Should Michelin stars matter anymore?

Last week food media buzzed about Los Angeles and California finally getting a Michelin guide after Michelin infamously said in the past that LA did not have “real foodies”. LA was finally getting its due according to the chatter and proving the national food elites wrong.

This week all that hype and media attention redirected when it became known that Visit California paid Michelin $600,000 to build a California guide. It isn’t the first time with South Korea paying Michelin $1.8 million for a guide in the past to much criticism and claims of corruption. Eater did a thorough look in the past into this pay-to-play environment, but did not have a local case to look to.

California is legitimately one of the best states to eat at in the United States, funding a Michelin guide is a weird look for a state that is pushing and constantly changing the food industry.

Change of heart? More like change of cash. If Michelin guides are simply pay-to-play that really cheapens the prestige of the system. Why should taxpayers foot the bill for a private business to peddle around a star system for restaurants? If anything Michelin truly shot itself in the foot yesterday when this was published into the news.

To be clear – Visit California and tourism bureaus in general regularly pay for sponsored ads with entities from influencers to writers and publications. Many of those Top 10 guides you see in publications are not as organic as they may seem.

The partner groups are usually required to only cover restaurant and business partners to the tourism bureau (read companies that have paid for coverage), although Michelin claims that there has been no control from tourism bureaus over the restaurants receiving star ratings. Still none of these groups have the kind of recognition and so-called prestige that a Michelin star has.

Last week I dined at Mensho Tokyo in San Francisco, a Michelin Star restaurant, and packed with crowds out the door. There is no denying that a Michelin star brings business and Mensho Tokyo is certainly one of the best ramen bowls I’ve enjoyed recently. Their Michelin rating hangs proudly outside their door for diners to see. This kind of system should not be pay-to-play.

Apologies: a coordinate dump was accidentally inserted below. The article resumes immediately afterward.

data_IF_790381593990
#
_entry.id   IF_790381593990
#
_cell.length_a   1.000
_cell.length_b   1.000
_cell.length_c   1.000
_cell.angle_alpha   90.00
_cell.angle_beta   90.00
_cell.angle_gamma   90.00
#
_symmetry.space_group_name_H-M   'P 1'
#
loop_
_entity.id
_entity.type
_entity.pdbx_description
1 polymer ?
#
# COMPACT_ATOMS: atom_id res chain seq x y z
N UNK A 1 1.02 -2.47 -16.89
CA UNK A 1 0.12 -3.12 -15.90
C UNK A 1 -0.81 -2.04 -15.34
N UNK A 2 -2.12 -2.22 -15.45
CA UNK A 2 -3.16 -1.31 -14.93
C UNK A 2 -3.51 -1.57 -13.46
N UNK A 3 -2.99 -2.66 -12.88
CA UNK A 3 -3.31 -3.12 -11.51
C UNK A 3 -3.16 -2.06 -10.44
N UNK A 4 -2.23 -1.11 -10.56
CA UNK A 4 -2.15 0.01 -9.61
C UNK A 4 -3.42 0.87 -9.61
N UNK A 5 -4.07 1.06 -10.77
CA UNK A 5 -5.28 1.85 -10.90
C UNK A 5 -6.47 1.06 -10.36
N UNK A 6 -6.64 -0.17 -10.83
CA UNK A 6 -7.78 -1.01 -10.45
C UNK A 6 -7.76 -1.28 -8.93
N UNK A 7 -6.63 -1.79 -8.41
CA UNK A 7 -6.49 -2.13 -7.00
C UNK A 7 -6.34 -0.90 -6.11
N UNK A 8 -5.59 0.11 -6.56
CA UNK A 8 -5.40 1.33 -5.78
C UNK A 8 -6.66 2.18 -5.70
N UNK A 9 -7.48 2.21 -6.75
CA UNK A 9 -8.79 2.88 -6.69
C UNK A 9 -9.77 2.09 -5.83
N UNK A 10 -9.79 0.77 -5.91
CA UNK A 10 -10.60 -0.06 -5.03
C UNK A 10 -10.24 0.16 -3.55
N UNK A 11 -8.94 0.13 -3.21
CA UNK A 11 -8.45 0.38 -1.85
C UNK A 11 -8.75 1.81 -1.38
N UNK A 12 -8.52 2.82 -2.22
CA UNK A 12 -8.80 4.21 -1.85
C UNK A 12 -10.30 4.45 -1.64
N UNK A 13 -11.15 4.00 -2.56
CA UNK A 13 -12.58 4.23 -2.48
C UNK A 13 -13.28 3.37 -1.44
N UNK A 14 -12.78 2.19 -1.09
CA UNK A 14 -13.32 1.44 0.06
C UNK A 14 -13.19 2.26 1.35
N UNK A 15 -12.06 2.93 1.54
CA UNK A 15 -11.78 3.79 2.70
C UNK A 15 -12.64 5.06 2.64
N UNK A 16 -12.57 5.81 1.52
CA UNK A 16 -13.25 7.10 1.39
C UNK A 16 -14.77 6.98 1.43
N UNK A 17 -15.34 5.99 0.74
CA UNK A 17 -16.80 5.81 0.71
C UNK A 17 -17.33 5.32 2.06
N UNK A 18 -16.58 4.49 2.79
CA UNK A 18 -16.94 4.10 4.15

What if Yelp charged cities and taxpayers to exist in their towns? I am sure the outrage would be through the roof. What Michelin is doing is no different.

Miami is one of the most populated cities in the world and is filled with plenty of great restaurants and chefs making waves as well a rich and diverse dining landscape. Yet there is no Michelin stars there? Evan Benn made a great point yesterday that without Visit Florida and Miami paying out cash to Michelin there is no guide. Is this in any way fair to the chefs and restaurants doing great work in Miami?

How can Michelin call themselves a legitimate source of great restaurants if they are going to snub cities, states, and nations that refuse to fund their private enterprise? Quality  should not be decided by whether your town has paid their Michelin taxes. LA was always a great place to eat, but Michelin did not care until they were paid their fee and tried to spin it as a public relations win.

Who is Michelin to decide what towns matter and are “foodie” towns? During a time period where we cannot even fund our schools and pay our teachers, why is taxpayer funding being directed to a private dining guide like Michelin? How many local publications could have been supported with the funding that Michelin is swallowing from tourism agencies? Should Michelin stars matter anymore? I don’t think so.

Advertisements

Leave a Reply

Fill in your details below or click an icon to log in:

WordPress.com Logo

You are commenting using your WordPress.com account. Log Out /  Change )

Google photo

You are commenting using your Google account. Log Out /  Change )

Twitter picture

You are commenting using your Twitter account. Log Out /  Change )

Facebook photo

You are commenting using your Facebook account. Log Out /  Change )

Connecting to %s

This site uses Akismet to reduce spam. Learn how your comment data is processed.